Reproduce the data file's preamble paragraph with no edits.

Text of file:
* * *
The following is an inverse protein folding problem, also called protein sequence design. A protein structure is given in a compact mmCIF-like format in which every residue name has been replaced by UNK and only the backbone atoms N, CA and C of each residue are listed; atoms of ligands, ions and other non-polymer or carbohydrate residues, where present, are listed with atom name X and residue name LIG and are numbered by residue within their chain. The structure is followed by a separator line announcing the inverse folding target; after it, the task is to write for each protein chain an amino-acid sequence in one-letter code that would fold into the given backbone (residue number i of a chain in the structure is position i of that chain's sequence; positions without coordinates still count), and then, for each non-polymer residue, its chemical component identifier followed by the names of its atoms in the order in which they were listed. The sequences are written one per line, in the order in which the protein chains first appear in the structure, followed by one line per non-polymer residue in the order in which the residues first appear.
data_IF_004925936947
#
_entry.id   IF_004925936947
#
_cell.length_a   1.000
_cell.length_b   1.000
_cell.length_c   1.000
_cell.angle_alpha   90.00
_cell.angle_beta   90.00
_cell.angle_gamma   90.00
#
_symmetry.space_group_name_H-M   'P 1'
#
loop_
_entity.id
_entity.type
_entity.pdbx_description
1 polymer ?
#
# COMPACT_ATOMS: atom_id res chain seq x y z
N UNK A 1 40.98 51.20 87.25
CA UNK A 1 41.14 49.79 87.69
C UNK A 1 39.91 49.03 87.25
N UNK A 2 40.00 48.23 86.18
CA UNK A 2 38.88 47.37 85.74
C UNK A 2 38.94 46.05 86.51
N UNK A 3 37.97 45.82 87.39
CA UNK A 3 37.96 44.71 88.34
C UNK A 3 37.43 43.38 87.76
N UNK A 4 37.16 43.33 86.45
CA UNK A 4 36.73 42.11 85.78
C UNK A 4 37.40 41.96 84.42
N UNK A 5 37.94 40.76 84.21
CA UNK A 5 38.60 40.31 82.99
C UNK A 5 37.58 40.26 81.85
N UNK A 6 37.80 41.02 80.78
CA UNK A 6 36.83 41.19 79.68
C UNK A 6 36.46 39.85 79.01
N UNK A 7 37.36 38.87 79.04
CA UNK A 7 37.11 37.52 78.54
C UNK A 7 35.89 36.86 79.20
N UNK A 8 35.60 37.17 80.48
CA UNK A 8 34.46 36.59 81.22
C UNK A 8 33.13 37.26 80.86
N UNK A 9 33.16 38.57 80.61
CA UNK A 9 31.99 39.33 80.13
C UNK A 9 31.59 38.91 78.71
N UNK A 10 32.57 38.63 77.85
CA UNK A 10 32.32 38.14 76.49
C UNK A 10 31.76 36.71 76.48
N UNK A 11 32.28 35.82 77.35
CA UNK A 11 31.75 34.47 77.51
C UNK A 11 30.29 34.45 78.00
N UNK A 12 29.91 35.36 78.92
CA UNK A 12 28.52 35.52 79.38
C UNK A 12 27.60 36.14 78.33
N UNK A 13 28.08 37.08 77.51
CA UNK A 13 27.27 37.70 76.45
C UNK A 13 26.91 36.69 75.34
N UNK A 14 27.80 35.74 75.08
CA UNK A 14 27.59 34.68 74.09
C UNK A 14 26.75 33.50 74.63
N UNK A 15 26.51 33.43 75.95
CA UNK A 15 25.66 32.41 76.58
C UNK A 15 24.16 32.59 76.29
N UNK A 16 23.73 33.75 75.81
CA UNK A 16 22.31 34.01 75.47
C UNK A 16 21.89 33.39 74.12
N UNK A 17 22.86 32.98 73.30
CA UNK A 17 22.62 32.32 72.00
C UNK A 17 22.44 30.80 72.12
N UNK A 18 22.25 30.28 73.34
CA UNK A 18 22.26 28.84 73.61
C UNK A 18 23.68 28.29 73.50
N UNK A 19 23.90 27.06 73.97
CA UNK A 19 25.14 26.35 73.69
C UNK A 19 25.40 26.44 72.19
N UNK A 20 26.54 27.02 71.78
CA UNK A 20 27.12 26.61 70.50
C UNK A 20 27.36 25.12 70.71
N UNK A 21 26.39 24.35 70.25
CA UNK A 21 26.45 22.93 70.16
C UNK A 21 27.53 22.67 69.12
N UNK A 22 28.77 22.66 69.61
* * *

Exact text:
The following is an inverse protein folding problem, also called protein sequence design. A protein structure is given in a compact mmCIF-like format in which every residue name has been replaced by UNK and only the backbone atoms N, CA and C of each residue are listed; atoms of ligands, ions and other non-polymer or carbohydrate residues, where present, are listed with atom name X and residue name LIG and are numbered by residue within their chain. The structure is followed by a separator line announcing the inverse folding target; after it, the task is to write for each protein chain an amino-acid sequence in one-letter code that would fold into the given backbone (residue number i of a chain in the structure is position i of that chain's sequence; positions without coordinates still count), and then, for each non-polymer residue, its chemical component identifier followed by the names of its atoms in the order in which they were listed. The sequences are written one per line, in the order in which the protein chains first appear in the structure, followed by one line per non-polymer residue in the order in which the residues first appear.